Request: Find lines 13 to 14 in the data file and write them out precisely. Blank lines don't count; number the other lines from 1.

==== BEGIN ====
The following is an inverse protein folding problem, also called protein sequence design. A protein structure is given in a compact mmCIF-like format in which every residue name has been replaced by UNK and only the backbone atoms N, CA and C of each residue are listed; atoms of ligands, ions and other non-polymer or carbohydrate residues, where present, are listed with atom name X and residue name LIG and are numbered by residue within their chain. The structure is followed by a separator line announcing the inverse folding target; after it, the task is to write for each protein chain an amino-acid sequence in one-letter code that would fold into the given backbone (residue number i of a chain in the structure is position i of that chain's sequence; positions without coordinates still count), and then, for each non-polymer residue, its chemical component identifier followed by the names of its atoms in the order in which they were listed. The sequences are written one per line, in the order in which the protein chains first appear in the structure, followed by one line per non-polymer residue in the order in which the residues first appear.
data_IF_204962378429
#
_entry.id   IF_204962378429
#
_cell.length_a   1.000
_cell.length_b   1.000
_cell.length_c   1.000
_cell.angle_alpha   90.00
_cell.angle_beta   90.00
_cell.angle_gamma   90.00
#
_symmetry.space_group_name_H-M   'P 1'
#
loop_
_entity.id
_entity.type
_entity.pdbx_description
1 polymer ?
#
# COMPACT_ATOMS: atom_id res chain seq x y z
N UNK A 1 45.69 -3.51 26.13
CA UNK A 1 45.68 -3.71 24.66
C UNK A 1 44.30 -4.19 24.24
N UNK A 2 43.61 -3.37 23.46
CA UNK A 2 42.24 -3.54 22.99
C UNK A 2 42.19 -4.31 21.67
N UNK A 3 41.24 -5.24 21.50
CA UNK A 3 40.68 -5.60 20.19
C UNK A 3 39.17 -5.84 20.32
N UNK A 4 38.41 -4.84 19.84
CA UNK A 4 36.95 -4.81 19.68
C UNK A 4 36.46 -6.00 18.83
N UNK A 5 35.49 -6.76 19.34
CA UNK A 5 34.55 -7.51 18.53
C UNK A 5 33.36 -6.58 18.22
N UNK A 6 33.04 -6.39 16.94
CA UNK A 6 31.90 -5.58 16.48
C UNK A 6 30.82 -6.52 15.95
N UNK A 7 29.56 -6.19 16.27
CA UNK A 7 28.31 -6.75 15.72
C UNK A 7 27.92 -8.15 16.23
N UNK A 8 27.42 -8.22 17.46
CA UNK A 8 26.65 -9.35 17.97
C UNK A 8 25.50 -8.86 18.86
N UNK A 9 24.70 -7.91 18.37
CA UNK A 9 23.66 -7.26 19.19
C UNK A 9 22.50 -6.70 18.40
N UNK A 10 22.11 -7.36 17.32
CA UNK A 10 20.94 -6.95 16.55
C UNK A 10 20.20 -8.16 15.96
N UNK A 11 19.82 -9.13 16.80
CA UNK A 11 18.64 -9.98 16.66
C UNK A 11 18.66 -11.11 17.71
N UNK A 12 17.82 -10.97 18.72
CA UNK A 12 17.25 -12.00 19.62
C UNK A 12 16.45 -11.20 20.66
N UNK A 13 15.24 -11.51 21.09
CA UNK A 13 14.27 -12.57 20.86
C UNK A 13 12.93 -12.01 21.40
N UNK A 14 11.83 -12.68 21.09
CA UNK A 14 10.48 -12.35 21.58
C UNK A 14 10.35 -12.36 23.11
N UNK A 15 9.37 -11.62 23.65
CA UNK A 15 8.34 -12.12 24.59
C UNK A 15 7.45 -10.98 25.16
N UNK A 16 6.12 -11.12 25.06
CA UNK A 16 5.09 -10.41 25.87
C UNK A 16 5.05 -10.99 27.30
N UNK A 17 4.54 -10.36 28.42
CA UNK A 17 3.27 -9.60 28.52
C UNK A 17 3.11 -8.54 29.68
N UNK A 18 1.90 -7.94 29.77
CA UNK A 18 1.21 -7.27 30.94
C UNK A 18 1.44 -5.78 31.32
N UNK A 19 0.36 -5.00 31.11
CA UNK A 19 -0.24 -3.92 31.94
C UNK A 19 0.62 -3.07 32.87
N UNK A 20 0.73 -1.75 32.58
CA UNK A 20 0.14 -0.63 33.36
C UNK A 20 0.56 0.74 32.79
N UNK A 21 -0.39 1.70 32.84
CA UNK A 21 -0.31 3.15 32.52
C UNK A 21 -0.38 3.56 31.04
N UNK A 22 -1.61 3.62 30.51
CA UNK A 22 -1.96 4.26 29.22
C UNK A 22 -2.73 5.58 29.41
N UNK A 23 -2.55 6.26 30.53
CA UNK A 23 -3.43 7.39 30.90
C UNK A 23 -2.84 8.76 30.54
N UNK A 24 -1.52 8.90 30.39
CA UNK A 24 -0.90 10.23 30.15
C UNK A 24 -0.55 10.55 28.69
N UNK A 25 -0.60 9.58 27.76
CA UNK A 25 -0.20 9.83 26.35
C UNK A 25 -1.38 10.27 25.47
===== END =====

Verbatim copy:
_symmetry.space_group_name_H-M   'P 1'
#